Two Security Startups To Keep An Eye On

imageThe security market has been heating up. With the acquisition of McAfee by Intel Corp for $7.68 billion and ArcSight by Hewlett-Packard for $1.5 billion. Now its time to start looking for new startups. Two companies have caught my eye as they focus on two areas ripe for new ventures– security management and on-demand. identity management.

The first startup is Chicago-based HoneyApps which aims to simplify your security management by consolidating “ security vulnerability information, reporting and management into a single place.”. It has just secured $1 million in funding. Ed Bellis, former CISO at Orbitz, is one of the founders.

The second start-up is San Francisco based Okta, founded by ex-Salesforce.com executives- Todd McKinnon and Frederic Kerrest. It provides an on-demand identity and access management service.With the IT disruption cycle impending from a move to the cloud, similar services should help people accelerate their move to the cloud.

I’m looking forward to see how these companies fare and what their exit strategies end up being.

At the RSA Conference 2011

Its that time of the year again when all the security vendors are packing their bags and preparing to mob San Francisco’s Moscone Center. I’ve had a set of interesting experiences at RSA – As a graduate student I’ve met brilliant cryptographers; been offered jobs; as a speaker faced a tough crowd and schmoozed by vendors.

This year, I’m looking to connect with some old friends and make some new acquaintances. Drop me a line in you will be there and would like to meet.

Conflicting Approaches: 2 different approaches to enforcing privacy

Enforcing information security & privacy laws and policies has become a priority for a myriad of law enforcement agencies. This reflects the growing importance that information plays in our lives. However many laws and policies are unclear. The punishment for these crimes also varies widely around the world ranging. Two cases highlight this:

1. 5 years jail time for looking at spouse’s email: In a recent case, Leon Walker faces 5 years in jail for unlawfully reading his wife’s email under Michigan statute 752.795. This law states that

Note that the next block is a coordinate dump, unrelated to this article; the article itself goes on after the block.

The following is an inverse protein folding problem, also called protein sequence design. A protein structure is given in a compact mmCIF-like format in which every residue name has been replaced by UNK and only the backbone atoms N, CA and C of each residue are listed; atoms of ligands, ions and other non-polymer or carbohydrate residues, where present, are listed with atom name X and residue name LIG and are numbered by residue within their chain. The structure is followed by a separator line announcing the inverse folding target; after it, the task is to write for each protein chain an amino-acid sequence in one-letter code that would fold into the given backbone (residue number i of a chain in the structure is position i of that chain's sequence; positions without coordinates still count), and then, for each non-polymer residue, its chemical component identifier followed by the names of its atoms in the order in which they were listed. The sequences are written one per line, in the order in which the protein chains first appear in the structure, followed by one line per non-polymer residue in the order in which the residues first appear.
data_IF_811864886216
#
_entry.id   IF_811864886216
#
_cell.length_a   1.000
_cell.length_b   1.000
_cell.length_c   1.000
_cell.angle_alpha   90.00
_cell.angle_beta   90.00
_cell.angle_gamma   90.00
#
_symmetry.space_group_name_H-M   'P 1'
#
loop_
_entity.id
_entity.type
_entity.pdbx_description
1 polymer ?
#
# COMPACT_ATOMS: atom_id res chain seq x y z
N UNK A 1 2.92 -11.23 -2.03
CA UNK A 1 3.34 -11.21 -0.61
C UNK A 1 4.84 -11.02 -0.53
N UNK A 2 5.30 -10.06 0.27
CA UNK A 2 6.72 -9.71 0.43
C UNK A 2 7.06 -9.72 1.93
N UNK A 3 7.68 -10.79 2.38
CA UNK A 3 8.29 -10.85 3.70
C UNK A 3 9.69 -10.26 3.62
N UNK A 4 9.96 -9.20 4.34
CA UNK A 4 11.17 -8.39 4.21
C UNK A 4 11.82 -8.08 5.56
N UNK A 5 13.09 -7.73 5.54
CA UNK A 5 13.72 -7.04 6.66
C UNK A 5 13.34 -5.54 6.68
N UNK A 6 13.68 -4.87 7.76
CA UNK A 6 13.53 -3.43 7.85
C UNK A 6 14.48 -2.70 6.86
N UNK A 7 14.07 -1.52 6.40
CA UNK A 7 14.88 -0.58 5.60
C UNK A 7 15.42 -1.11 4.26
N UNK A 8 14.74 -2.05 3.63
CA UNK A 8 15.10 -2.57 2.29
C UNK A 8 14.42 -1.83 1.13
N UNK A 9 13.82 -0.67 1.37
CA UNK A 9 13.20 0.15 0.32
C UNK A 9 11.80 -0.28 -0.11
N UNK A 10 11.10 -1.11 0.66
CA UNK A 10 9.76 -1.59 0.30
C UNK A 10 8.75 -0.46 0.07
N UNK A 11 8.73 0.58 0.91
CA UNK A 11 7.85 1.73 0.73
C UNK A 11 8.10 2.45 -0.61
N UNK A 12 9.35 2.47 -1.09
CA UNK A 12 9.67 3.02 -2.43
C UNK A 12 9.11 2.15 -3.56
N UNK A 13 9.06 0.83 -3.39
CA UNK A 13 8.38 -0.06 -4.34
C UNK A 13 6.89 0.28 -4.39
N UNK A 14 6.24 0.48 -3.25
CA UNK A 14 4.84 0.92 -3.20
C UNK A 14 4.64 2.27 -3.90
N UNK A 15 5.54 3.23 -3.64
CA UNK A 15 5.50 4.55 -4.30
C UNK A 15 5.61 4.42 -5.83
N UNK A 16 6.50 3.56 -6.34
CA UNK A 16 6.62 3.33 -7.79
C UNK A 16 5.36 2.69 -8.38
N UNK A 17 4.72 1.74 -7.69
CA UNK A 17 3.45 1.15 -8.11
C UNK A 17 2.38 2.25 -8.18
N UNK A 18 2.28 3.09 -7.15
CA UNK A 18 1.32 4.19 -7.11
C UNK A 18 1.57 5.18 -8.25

A person shall not intentionally and without authorization or by exceeding valid authorization do any of the following:

Access or cause access to be made to a computer program, computer, computer system or computer network to acquire, alter, damage delete or destroy property or otherwise use the service of a computer program, computer, computer system or computer network.

2. Swiss banker fined for giving away bank secrets: In 2008, Rudolph Elmer gave the website Wikileaks secret information on a number of bank accounts held by individuals. He was recently fined around $7400 for this by a Swiss court. Since then, Mr. Elmer has gotten himself into more trouble but that’s a story for another post.

Both these instances demonstrate the varying nature of laws and punishment around privacy. As case law around this evolves we should hopefully see this more consistent laws and policies. That may take yet take several years.

Secure your Facebook password

Ok. I’m going to make an exception from my general rule of focusing on deep analysis and not providing technology–specific security how-to’s.  Some of my friends and family could definitely benefit from securing their Facebook accounts.

The Change: Facebook is rolling out new security features over the next few weeks that will allow you to securely connect to the website. In technical terms, they are enabling SSL based secure HTTPS connections by default to your account.

How to Enable the Setting: Log in to your Facebook account. Then go the top right click the following in order Account-> Account Settings->Account Security. That should bring you to the view below:

Check the “Secure Browsing (https)” box and click Save. If you, don’t see the above setting don’t worry. Facebook will probably take a couple of weeks (till mid-Feb) to enable all accounts. Check back in in a few weeks.

Should you care: Absolutely. If you have ever visited Facebook from a coffee shop, airport or even your home Wi-Fi, then you should enable this setting. It will make it much harder for someone from stealing your Facebook password. By doing this, Facebook now meets the common minimum bar for website security. This setting does not make all of Facebook secure, you still need to follow basic security advice.

I’m glad to see Facebook taking this action. Over the past few months, several people have asked for my help in securing their accounts, usually after they have been hacked. This should provide them with some added protection.

Advanced Persistent Threat (APT): Real or just hype?

Put four CSOs together and sooner or later they’ll start talking about Advanced Persistent Threat (APT). Now imagine the conversation with 20 CSOs together.